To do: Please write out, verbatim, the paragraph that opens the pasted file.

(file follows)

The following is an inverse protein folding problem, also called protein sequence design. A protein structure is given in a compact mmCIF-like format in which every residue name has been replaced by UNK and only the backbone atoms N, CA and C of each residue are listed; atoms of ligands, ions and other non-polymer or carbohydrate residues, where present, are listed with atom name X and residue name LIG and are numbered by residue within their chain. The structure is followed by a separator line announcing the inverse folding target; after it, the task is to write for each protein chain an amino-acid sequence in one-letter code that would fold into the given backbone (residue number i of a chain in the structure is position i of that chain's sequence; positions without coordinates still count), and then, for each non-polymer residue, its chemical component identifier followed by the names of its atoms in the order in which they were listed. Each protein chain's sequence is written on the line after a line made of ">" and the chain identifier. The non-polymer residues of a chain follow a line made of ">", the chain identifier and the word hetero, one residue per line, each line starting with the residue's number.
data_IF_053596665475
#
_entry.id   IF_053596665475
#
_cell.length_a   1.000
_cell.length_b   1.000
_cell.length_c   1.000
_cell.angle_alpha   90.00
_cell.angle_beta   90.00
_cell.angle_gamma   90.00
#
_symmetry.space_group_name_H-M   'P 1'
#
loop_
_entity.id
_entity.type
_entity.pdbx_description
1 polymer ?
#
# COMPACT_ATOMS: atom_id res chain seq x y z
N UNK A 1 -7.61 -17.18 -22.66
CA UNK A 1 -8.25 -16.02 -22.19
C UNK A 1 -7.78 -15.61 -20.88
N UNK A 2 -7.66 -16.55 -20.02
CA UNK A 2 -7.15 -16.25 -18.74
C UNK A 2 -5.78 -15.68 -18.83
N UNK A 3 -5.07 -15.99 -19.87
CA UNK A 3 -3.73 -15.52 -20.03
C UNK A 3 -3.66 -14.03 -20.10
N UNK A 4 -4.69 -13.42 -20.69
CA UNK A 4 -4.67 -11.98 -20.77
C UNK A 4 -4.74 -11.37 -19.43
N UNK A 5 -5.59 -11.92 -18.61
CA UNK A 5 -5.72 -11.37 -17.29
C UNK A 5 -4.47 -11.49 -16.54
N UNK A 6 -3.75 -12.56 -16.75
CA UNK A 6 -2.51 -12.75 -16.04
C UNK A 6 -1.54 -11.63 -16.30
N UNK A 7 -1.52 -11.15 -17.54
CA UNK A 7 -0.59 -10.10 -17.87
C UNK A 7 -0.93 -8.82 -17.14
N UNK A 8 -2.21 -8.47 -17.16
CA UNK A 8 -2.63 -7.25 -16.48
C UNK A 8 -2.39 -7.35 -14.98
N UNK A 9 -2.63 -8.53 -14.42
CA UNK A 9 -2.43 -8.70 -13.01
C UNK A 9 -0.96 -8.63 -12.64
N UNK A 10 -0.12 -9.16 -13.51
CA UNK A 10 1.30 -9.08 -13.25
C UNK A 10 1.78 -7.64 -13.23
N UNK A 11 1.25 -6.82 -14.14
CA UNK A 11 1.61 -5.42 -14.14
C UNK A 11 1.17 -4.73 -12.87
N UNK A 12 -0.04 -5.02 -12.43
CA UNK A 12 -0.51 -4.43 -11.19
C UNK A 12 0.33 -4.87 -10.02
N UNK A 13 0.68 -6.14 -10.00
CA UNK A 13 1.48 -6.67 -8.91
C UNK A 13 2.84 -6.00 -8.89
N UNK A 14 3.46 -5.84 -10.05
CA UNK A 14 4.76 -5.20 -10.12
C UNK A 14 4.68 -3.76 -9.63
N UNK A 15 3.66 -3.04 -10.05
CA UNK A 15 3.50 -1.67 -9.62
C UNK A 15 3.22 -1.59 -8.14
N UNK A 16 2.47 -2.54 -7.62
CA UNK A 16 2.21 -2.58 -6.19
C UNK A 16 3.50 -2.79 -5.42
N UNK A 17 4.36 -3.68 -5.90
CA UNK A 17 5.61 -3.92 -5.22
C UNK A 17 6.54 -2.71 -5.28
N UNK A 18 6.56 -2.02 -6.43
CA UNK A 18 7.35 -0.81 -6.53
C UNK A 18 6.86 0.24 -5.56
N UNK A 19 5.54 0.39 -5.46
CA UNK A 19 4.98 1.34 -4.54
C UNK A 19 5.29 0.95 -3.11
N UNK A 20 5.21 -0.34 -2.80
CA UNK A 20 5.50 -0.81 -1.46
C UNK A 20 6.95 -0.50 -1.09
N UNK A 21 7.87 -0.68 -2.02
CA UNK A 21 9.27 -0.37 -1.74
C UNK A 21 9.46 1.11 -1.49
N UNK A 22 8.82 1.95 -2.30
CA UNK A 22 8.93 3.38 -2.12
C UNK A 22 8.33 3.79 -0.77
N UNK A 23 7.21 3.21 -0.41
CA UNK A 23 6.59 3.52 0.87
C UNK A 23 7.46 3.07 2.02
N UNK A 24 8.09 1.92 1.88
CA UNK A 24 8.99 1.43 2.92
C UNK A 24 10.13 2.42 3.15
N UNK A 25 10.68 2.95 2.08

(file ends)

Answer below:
The following is an inverse protein folding problem, also called protein sequence design. A protein structure is given in a compact mmCIF-like format in which every residue name has been replaced by UNK and only the backbone atoms N, CA and C of each residue are listed; atoms of ligands, ions and other non-polymer or carbohydrate residues, where present, are listed with atom name X and residue name LIG and are numbered by residue within their chain. The structure is followed by a separator line announcing the inverse folding target; after it, the task is to write for each protein chain an amino-acid sequence in one-letter code that would fold into the given backbone (residue number i of a chain in the structure is position i of that chain's sequence; positions without coordinates still count), and then, for each non-polymer residue, its chemical component identifier followed by the names of its atoms in the order in which they were listed. Each protein chain's sequence is written on the line after a line made of ">" and the chain identifier. The non-polymer residues of a chain follow a line made of ">", the chain identifier and the word hetero, one residue per line, each line starting with the residue's number.